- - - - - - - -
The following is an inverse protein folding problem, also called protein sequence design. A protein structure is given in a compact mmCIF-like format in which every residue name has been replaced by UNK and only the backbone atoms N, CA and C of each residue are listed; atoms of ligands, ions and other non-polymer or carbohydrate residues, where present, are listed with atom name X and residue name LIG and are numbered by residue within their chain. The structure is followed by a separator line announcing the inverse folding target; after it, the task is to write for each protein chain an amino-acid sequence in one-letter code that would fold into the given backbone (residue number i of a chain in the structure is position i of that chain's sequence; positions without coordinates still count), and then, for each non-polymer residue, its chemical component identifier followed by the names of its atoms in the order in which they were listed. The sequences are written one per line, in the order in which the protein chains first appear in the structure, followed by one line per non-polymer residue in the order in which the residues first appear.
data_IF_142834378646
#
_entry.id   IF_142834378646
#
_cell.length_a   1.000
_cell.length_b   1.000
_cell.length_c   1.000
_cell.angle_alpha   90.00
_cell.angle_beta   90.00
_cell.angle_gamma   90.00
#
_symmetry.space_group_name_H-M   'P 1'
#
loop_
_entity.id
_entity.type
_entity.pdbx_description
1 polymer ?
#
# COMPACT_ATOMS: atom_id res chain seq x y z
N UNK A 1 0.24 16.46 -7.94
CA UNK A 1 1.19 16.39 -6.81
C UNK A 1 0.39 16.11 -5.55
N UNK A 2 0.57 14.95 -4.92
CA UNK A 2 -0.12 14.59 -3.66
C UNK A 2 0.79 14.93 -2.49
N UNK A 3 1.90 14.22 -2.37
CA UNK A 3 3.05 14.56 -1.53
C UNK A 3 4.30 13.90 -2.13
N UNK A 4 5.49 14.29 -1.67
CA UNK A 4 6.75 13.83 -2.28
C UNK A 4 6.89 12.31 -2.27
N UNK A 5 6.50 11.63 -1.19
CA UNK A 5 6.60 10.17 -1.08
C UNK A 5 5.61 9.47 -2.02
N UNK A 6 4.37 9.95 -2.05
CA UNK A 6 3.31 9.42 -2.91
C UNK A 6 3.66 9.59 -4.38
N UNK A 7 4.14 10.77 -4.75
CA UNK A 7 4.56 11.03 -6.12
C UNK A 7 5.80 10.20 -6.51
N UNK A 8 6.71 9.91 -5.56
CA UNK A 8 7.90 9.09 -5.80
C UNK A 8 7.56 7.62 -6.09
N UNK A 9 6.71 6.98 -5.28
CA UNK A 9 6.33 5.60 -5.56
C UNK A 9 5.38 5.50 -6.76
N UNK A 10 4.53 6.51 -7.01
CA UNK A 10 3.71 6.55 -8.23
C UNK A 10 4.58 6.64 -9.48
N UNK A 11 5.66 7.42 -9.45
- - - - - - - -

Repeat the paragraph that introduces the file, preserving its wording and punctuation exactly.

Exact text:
The following is an inverse protein folding problem, also called protein sequence design. A protein structure is given in a compact mmCIF-like format in which every residue name has been replaced by UNK and only the backbone atoms N, CA and C of each residue are listed; atoms of ligands, ions and other non-polymer or carbohydrate residues, where present, are listed with atom name X and residue name LIG and are numbered by residue within their chain. The structure is followed by a separator line announcing the inverse folding target; after it, the task is to write for each protein chain an amino-acid sequence in one-letter code that would fold into the given backbone (residue number i of a chain in the structure is position i of that chain's sequence; positions without coordinates still count), and then, for each non-polymer residue, its chemical component identifier followed by the names of its atoms in the order in which they were listed. The sequences are written one per line, in the order in which the protein chains first appear in the structure, followed by one line per non-polymer residue in the order in which the residues first appear.